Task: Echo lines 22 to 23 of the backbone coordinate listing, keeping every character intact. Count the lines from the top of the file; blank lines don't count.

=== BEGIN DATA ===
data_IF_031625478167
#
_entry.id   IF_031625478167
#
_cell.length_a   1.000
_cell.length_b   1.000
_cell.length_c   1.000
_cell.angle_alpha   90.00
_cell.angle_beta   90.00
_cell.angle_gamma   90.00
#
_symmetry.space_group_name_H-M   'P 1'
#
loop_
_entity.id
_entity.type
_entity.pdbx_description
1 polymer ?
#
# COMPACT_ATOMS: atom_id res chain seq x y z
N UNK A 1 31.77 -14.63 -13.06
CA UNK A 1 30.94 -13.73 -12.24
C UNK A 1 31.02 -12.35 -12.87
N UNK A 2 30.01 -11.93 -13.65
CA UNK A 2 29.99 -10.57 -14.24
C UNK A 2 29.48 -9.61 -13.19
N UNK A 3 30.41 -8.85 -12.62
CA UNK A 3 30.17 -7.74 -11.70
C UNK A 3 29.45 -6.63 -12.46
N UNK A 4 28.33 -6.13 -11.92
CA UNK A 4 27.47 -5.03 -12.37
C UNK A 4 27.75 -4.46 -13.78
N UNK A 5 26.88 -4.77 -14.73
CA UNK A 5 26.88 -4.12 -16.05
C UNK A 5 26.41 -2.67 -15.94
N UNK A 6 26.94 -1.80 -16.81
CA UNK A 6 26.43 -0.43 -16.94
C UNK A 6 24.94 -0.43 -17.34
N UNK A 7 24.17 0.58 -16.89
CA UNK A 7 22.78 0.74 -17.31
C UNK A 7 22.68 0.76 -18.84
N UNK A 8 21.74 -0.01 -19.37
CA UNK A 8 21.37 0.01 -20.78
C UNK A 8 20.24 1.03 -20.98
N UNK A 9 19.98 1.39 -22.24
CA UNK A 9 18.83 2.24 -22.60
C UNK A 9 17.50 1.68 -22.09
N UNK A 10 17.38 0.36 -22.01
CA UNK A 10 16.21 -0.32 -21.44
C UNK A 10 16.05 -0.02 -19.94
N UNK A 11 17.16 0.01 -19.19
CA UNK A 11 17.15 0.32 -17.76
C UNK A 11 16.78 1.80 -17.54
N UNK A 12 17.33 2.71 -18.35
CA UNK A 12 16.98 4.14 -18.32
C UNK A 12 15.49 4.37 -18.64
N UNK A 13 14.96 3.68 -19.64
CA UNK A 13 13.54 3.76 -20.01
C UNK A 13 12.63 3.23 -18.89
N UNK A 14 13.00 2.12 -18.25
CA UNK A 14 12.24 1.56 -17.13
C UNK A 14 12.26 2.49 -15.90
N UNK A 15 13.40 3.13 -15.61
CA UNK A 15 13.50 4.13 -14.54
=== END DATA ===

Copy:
CA UNK A 1 30.94 -13.73 -12.24
C UNK A 1 31.02 -12.35 -12.87